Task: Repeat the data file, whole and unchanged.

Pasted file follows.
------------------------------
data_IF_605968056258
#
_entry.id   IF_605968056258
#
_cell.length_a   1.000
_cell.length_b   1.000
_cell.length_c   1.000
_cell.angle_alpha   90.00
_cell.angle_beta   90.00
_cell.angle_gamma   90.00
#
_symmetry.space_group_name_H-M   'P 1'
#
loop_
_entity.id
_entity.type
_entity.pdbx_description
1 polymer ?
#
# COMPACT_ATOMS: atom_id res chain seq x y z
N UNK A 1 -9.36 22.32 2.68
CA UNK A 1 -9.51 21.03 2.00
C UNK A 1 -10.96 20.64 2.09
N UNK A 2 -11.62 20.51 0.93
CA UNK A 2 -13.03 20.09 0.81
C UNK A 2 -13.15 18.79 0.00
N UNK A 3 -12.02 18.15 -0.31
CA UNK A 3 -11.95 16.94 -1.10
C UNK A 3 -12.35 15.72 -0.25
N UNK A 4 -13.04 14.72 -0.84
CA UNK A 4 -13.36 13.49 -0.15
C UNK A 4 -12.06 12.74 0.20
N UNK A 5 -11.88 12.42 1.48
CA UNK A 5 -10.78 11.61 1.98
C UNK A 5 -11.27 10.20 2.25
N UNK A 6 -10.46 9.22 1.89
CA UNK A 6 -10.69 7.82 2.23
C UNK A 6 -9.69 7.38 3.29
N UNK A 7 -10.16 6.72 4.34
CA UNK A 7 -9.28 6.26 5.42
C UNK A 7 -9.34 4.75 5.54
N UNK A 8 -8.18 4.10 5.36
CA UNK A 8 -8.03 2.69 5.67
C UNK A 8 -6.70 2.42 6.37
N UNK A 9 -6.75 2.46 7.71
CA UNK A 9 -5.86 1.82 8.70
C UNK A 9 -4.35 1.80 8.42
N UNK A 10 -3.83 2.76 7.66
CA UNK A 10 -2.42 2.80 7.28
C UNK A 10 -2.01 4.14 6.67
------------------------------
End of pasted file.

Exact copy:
data_IF_605968056258
#
_entry.id   IF_605968056258
#
_cell.length_a   1.000
_cell.length_b   1.000
_cell.length_c   1.000
_cell.angle_alpha   90.00
_cell.angle_beta   90.00
_cell.angle_gamma   90.00
#
_symmetry.space_group_name_H-M   'P 1'
#
loop_
_entity.id
_entity.type
_entity.pdbx_description
1 polymer ?
#
# COMPACT_ATOMS: atom_id res chain seq x y z
N UNK A 1 -9.36 22.32 2.68
CA UNK A 1 -9.51 21.03 2.00
C UNK A 1 -10.96 20.64 2.09
N UNK A 2 -11.62 20.51 0.93
CA UNK A 2 -13.03 20.09 0.81
C UNK A 2 -13.15 18.79 0.00
N UNK A 3 -12.02 18.15 -0.31
CA UNK A 3 -11.95 16.94 -1.10
C UNK A 3 -12.35 15.72 -0.25
N UNK A 4 -13.04 14.72 -0.84
CA UNK A 4 -13.36 13.49 -0.15
C UNK A 4 -12.06 12.74 0.20
N UNK A 5 -11.88 12.42 1.48
CA UNK A 5 -10.78 11.61 1.98
C UNK A 5 -11.27 10.20 2.25
N UNK A 6 -10.46 9.22 1.89
CA UNK A 6 -10.69 7.82 2.23
C UNK A 6 -9.69 7.38 3.29
N UNK A 7 -10.16 6.72 4.34
CA UNK A 7 -9.28 6.26 5.42
C UNK A 7 -9.34 4.75 5.54
N UNK A 8 -8.18 4.10 5.36
CA UNK A 8 -8.03 2.69 5.67
C UNK A 8 -6.70 2.42 6.37
N UNK A 9 -6.75 2.46 7.71
CA UNK A 9 -5.86 1.82 8.70
C UNK A 9 -4.35 1.80 8.42
N UNK A 10 -3.83 2.76 7.66
CA UNK A 10 -2.42 2.80 7.28
C UNK A 10 -2.01 4.14 6.67